Pope calls for an immediate stop to violence in the Holy Land
At the Angelus, Pope Francis issues an appeal after blood is shed in Jenin and outside a synagogue in Jerusalem. Speaking about the blockade of the Lachin corridor in the South Caucasus, he calls for “peaceful solutions for the good of the people.” The pontiff also urges the faithful to pray for his upcoming trip to the Democratic Republic of Congo and South Sudan, countries also marked by serious conflicts,
Vatican City (AsiaNews) – In today’s Angelus, Pope Francis issued a strong appeal for peace in many wounded regions of the world before the faithful gathered in St Peter's Square.
The plea follows the latest wave of violence in Palestine and Israel, but also the "inhumane conditions" faced by the Armenian civilian population in the South Caucasus caused by the blockade of the Lachin corridor by Azerbaijan, which is now in its 50th day.
The pontiff also spoke about the conflicts in the Democratic Republic of Congo and South Sudan, the two African countries that he will visit this week, as well as war-torn Ukraine.
On the Sunday when Francis welcomed the caravan of peace organised by Rome’s Azione Cattolica youth, the latest news from the Holy Land led him to focus on the fresh bloodshed.
The pontiff expressly referred to the 10 Palestinians, including a woman, killed on Thursday during Israeli counterterrorism operation in Palestine and the seven Israeli Jews killed Friday night by a Palestinian and three others injured while leaving a synagogue near Jerusalem.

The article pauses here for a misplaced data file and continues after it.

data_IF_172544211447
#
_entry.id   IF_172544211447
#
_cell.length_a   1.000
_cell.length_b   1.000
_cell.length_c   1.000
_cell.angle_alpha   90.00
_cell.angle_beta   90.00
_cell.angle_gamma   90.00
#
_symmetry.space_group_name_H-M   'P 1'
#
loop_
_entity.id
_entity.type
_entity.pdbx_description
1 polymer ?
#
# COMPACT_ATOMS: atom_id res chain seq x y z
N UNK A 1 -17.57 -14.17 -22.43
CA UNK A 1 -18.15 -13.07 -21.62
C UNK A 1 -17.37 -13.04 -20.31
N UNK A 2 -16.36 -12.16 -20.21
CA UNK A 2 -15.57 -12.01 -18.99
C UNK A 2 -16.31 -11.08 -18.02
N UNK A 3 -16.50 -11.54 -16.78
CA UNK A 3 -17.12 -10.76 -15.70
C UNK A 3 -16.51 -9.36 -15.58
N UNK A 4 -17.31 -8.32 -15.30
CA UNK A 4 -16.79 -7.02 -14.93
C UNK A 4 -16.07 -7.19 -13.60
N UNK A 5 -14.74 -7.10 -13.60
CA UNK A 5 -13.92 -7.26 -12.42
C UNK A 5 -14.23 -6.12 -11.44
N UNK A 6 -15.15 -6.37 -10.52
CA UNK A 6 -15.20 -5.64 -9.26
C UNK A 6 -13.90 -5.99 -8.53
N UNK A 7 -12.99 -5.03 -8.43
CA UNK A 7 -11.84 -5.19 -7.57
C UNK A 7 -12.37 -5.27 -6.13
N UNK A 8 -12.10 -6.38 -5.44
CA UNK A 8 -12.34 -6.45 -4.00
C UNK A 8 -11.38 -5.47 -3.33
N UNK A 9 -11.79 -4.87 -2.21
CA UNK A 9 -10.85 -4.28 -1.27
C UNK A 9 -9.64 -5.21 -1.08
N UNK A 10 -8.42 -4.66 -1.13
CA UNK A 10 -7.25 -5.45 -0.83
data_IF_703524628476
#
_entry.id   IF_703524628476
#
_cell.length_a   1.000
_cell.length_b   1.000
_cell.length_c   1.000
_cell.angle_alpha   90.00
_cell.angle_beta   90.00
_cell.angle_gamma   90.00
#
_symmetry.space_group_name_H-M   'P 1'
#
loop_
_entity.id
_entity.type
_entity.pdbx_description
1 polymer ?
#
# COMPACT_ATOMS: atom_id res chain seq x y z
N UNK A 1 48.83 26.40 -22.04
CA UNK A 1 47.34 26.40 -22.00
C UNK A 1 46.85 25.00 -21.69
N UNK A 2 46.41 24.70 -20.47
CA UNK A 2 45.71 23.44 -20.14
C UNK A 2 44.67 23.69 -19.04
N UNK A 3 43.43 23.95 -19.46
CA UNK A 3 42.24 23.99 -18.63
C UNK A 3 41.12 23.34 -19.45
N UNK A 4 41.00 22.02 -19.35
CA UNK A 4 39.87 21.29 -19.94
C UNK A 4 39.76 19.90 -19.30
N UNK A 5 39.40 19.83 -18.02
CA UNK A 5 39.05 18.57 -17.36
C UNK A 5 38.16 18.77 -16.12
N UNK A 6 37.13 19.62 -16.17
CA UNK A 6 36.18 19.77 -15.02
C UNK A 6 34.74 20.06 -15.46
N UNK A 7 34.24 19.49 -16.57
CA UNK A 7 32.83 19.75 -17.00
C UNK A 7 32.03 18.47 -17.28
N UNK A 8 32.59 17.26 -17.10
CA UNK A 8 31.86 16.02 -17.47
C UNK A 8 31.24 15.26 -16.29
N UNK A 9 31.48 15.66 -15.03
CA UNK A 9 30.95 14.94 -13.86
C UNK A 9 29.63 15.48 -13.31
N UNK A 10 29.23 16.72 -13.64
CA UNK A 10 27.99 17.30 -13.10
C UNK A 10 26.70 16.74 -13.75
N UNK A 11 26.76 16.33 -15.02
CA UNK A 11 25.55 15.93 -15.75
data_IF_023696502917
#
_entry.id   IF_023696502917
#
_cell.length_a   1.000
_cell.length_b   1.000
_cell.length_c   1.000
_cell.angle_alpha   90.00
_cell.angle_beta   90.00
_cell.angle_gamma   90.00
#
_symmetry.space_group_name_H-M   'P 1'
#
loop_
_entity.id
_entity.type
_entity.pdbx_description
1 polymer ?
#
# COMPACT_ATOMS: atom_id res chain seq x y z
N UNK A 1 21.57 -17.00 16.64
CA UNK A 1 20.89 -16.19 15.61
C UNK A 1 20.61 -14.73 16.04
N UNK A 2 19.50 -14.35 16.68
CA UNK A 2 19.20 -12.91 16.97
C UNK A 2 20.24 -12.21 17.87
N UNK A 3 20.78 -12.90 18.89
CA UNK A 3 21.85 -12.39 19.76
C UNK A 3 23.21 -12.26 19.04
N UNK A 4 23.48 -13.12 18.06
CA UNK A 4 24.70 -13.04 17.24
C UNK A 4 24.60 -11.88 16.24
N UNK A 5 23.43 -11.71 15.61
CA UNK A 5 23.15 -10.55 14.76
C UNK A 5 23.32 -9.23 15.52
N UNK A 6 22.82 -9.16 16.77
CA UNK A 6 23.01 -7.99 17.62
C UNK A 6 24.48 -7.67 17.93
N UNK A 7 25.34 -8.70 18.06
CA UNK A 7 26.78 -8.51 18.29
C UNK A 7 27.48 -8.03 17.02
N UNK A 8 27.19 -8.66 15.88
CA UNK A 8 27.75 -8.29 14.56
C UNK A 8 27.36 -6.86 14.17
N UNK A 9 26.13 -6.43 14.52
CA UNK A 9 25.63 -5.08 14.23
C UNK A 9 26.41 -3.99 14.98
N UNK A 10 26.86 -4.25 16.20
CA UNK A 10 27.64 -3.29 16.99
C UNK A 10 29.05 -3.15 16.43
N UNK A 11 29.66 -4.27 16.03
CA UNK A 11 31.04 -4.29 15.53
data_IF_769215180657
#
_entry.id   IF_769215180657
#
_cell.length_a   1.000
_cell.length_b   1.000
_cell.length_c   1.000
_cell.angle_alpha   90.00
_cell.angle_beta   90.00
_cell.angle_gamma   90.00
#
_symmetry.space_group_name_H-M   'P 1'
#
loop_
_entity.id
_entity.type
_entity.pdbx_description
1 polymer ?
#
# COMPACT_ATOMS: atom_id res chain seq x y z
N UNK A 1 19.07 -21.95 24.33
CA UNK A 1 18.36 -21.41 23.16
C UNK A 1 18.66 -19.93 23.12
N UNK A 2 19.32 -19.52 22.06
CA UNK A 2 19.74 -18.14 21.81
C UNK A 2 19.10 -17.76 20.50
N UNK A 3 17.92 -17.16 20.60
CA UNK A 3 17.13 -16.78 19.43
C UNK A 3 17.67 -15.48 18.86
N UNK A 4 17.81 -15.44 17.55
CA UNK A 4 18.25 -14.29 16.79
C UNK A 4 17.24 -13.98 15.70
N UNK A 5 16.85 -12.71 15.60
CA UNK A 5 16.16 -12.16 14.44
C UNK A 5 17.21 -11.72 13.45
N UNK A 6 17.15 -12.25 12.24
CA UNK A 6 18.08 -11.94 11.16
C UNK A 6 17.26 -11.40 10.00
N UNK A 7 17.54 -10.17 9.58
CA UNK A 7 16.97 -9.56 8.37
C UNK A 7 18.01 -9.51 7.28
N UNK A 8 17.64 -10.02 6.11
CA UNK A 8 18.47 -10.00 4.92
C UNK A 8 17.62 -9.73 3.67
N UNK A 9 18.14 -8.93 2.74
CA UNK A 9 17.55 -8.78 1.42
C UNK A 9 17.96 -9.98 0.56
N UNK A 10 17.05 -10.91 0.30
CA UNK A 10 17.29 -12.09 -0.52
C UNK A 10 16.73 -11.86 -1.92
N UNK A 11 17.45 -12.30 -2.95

"The spiral of death that increases day after day does nothing other than close the few glimpses of trust that exist between the two peoples,” he said.
“From the beginning of the year, dozens of Palestinians have been killed during firefights with the Israeli army. I appeal to the two governments and to the international community so that, immediately and without delay, other paths might be found that include dialogue and a sincere search for peace. Brothers and sisters, let us pray for this.”
The pope put again the spotlight on the serious situation in the Lachin corridor in the South Caucasus, on the region of Nagorno Karabakh claimed by both Armenia and Azerbaijan, which has been blockaded for 50 days, with very serious suffering for the civilian population.
“I am near to all those who, in the dead of winter, are forced to cope with these inhumane conditions,” he said. “Every effort must be made on the international level to find peaceful solutions for the good of the people.”
The pontiff also addressed youth from Rome’s Azione Cattolica, “thinking of the war-torn Ukraine, our commitment and our prayer for peace must be even stronger.”
In announcing his trip to Africa, the pontiff urged the faithful to accompany him in prayer. His visit, which starts on Tuesday, will take him to the Democratic Republic of Congo and South Sudan, two countries also deeply marked by conflicts..
At the Angelus, Francis mentioned that today is World Leprosy Day, a date chosen by Raoul Follereau, to raise public awareness about leprosy or Hansen's Disease.
"Unfortunately,” Francis said, “the stigma associated with this disease continues to cause serious violations of human rights in various parts of the world. I express my closeness to those who suffer from it and I encourage the commitment toward the complete integration of these brothers and sisters.”
In his commentary on the Gospel of the Beatitudes before the Angelus, the pope focused on the beatitude of the poor in spirit “for theirs is the kingdom of heaven” (Mt 5:3).
“Those who are poor in spirit treasure what they receive. Therefore, they desire that no gift should go to waste,” Francis noted, pointing to three challenges: not wasting the gift that we are, not wasting the gifts we have, and not discarding people.
For him, “Every person is a sacred gift, every person is a unique gift, no matter what their age or condition. Let us always respect and promote life!”